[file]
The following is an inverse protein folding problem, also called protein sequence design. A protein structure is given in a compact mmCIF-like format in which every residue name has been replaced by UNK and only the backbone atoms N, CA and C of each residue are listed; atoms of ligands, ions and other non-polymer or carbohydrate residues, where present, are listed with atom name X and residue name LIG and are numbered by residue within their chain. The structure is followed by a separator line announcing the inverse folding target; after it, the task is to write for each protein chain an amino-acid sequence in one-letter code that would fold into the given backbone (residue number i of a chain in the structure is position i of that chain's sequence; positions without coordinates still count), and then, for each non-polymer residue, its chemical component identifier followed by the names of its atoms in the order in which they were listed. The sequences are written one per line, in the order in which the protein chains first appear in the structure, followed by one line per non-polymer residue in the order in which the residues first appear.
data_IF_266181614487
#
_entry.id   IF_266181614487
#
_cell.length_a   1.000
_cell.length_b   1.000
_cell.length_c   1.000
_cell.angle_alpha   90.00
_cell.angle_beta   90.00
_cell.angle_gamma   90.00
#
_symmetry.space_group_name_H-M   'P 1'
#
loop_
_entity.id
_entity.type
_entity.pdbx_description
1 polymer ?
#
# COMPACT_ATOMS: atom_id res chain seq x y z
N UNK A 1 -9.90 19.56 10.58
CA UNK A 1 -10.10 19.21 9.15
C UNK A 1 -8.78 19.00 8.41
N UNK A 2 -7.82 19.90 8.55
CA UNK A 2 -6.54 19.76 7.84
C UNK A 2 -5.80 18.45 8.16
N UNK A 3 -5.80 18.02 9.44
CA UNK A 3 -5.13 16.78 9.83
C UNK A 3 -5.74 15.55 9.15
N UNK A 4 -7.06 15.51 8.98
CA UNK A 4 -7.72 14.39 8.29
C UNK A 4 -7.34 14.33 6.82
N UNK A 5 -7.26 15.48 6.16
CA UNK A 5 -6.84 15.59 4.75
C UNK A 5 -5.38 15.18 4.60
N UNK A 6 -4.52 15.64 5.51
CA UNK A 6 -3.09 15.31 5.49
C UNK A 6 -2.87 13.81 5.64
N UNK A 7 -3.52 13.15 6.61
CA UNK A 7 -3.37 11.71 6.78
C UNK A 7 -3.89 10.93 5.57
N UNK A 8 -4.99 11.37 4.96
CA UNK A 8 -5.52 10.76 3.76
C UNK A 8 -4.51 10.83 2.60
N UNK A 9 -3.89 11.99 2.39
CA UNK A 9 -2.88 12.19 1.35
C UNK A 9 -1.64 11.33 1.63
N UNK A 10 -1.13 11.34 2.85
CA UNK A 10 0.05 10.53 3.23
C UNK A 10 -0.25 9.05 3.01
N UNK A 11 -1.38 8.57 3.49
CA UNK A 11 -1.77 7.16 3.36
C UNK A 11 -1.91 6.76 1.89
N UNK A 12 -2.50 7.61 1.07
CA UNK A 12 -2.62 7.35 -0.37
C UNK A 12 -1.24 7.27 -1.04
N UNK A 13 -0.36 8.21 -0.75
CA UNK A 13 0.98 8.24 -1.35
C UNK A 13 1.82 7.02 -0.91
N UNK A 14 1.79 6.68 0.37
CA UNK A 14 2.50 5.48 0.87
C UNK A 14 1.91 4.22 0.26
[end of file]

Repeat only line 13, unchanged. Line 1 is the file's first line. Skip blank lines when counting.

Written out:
_symmetry.space_group_name_H-M   'P 1'